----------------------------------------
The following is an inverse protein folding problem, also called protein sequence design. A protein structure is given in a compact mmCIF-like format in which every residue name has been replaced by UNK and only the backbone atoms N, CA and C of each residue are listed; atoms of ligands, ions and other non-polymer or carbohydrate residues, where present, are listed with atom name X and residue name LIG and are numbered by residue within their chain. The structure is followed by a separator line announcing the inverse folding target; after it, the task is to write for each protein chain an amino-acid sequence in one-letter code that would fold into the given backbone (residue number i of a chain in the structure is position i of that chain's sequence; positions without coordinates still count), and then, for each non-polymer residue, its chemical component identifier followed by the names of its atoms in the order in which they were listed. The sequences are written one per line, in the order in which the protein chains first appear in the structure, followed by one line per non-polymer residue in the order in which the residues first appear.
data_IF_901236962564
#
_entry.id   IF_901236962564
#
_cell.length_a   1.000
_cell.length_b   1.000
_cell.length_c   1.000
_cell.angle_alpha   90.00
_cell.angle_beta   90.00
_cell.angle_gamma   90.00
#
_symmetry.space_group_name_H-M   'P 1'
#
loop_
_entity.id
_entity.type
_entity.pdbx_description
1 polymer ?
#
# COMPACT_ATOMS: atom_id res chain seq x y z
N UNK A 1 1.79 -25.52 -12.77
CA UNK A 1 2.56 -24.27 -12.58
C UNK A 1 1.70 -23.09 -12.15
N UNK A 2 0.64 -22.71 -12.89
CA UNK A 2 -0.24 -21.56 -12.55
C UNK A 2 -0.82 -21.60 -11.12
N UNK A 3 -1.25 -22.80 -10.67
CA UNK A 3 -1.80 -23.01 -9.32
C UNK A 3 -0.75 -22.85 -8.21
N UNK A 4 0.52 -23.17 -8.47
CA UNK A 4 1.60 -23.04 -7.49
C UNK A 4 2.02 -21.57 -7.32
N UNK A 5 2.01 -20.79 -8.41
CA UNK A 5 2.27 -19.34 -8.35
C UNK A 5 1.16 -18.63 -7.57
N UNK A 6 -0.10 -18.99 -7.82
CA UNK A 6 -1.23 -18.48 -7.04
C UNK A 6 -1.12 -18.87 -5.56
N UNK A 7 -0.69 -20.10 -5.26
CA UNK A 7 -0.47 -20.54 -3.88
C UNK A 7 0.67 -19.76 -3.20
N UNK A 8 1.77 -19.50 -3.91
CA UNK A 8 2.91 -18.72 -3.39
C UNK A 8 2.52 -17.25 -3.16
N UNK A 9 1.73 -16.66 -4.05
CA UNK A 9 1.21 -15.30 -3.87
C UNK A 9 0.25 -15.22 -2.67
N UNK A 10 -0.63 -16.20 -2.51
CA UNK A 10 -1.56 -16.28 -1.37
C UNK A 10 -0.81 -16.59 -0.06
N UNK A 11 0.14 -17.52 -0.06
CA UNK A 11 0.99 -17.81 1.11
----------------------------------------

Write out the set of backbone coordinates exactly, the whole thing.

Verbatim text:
The following is an inverse protein folding problem, also called protein sequence design. A protein structure is given in a compact mmCIF-like format in which every residue name has been replaced by UNK and only the backbone atoms N, CA and C of each residue are listed; atoms of ligands, ions and other non-polymer or carbohydrate residues, where present, are listed with atom name X and residue name LIG and are numbered by residue within their chain. The structure is followed by a separator line announcing the inverse folding target; after it, the task is to write for each protein chain an amino-acid sequence in one-letter code that would fold into the given backbone (residue number i of a chain in the structure is position i of that chain's sequence; positions without coordinates still count), and then, for each non-polymer residue, its chemical component identifier followed by the names of its atoms in the order in which they were listed. The sequences are written one per line, in the order in which the protein chains first appear in the structure, followed by one line per non-polymer residue in the order in which the residues first appear.
data_IF_901236962564
#
_entry.id   IF_901236962564
#
_cell.length_a   1.000
_cell.length_b   1.000
_cell.length_c   1.000
_cell.angle_alpha   90.00
_cell.angle_beta   90.00
_cell.angle_gamma   90.00
#
_symmetry.space_group_name_H-M   'P 1'
#
loop_
_entity.id
_entity.type
_entity.pdbx_description
1 polymer ?
#
# COMPACT_ATOMS: atom_id res chain seq x y z
N UNK A 1 1.79 -25.52 -12.77
CA UNK A 1 2.56 -24.27 -12.58
C UNK A 1 1.70 -23.09 -12.15
N UNK A 2 0.64 -22.71 -12.89
CA UNK A 2 -0.24 -21.56 -12.55
C UNK A 2 -0.82 -21.60 -11.12
N UNK A 3 -1.25 -22.80 -10.67
CA UNK A 3 -1.80 -23.01 -9.32
C UNK A 3 -0.75 -22.85 -8.21
N UNK A 4 0.52 -23.17 -8.47
CA UNK A 4 1.60 -23.04 -7.49
C UNK A 4 2.02 -21.57 -7.32
N UNK A 5 2.01 -20.79 -8.41
CA UNK A 5 2.27 -19.34 -8.35
C UNK A 5 1.16 -18.63 -7.57
N UNK A 6 -0.10 -18.99 -7.82
CA UNK A 6 -1.23 -18.48 -7.04
C UNK A 6 -1.12 -18.87 -5.56
N UNK A 7 -0.69 -20.10 -5.26
CA UNK A 7 -0.47 -20.54 -3.88
C UNK A 7 0.67 -19.76 -3.20
N UNK A 8 1.77 -19.50 -3.91
CA UNK A 8 2.91 -18.72 -3.39
C UNK A 8 2.52 -17.25 -3.16
N UNK A 9 1.73 -16.66 -4.05
CA UNK A 9 1.21 -15.30 -3.87
C UNK A 9 0.25 -15.22 -2.67
N UNK A 10 -0.63 -16.20 -2.51
CA UNK A 10 -1.56 -16.28 -1.37
C UNK A 10 -0.81 -16.59 -0.06
N UNK A 11 0.14 -17.52 -0.06
CA UNK A 11 0.99 -17.81 1.11